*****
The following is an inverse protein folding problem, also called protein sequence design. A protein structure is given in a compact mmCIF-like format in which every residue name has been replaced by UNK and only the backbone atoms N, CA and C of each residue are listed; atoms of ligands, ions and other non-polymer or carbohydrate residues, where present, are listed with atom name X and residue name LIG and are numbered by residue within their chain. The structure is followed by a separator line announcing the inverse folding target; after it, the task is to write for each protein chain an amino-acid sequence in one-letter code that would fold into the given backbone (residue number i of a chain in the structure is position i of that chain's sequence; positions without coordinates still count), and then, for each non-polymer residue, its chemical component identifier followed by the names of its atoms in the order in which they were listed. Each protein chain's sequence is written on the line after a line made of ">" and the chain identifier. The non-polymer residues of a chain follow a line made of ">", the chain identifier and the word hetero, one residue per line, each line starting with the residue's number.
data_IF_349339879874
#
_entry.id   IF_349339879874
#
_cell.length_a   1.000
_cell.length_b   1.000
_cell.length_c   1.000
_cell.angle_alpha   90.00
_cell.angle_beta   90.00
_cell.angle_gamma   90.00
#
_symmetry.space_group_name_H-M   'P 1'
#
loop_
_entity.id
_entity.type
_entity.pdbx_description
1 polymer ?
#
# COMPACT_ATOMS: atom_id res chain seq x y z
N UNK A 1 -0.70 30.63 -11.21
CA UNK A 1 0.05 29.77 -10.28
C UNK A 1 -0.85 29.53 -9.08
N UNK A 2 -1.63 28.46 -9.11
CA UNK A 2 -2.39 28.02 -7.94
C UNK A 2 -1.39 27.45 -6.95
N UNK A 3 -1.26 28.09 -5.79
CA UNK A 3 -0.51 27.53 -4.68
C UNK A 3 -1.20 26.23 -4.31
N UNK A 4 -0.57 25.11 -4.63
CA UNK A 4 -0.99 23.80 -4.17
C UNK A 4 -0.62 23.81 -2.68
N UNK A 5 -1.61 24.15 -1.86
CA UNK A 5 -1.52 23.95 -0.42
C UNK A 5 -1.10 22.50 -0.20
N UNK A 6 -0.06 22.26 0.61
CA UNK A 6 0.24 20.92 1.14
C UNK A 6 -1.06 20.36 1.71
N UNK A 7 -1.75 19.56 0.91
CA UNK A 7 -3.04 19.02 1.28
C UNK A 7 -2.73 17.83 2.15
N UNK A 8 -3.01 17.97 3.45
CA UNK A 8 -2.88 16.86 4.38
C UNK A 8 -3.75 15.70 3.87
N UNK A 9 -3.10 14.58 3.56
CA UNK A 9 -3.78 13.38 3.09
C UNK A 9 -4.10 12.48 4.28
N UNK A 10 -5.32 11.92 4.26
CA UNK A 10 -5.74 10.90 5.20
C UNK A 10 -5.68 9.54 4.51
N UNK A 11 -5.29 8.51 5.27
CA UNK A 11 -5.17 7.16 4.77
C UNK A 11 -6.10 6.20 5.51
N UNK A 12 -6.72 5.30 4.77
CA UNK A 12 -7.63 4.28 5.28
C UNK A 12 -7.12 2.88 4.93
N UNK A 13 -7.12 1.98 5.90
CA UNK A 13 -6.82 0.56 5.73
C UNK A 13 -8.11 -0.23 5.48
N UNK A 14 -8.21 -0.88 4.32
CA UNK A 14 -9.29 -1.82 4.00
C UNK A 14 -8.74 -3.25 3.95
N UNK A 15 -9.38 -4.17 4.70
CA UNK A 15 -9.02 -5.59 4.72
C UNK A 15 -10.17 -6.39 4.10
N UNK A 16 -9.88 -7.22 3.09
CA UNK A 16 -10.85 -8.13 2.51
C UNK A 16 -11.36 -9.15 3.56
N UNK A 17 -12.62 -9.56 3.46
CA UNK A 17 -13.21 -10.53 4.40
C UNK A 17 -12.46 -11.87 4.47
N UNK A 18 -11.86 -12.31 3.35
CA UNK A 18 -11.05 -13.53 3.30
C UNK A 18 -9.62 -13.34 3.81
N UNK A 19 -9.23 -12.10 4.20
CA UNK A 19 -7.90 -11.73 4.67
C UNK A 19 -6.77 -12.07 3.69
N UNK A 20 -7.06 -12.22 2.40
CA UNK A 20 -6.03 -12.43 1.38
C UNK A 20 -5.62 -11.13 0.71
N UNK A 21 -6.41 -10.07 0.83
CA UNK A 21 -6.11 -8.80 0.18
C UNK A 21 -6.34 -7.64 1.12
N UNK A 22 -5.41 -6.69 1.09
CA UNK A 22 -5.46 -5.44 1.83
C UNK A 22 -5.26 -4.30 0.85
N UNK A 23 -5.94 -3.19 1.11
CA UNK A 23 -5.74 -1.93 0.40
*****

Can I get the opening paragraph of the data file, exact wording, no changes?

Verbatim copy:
The following is an inverse protein folding problem, also called protein sequence design. A protein structure is given in a compact mmCIF-like format in which every residue name has been replaced by UNK and only the backbone atoms N, CA and C of each residue are listed; atoms of ligands, ions and other non-polymer or carbohydrate residues, where present, are listed with atom name X and residue name LIG and are numbered by residue within their chain. The structure is followed by a separator line announcing the inverse folding target; after it, the task is to write for each protein chain an amino-acid sequence in one-letter code that would fold into the given backbone (residue number i of a chain in the structure is position i of that chain's sequence; positions without coordinates still count), and then, for each non-polymer residue, its chemical component identifier followed by the names of its atoms in the order in which they were listed. Each protein chain's sequence is written on the line after a line made of ">" and the chain identifier. The non-polymer residues of a chain follow a line made of ">", the chain identifier and the word hetero, one residue per line, each line starting with the residue's number.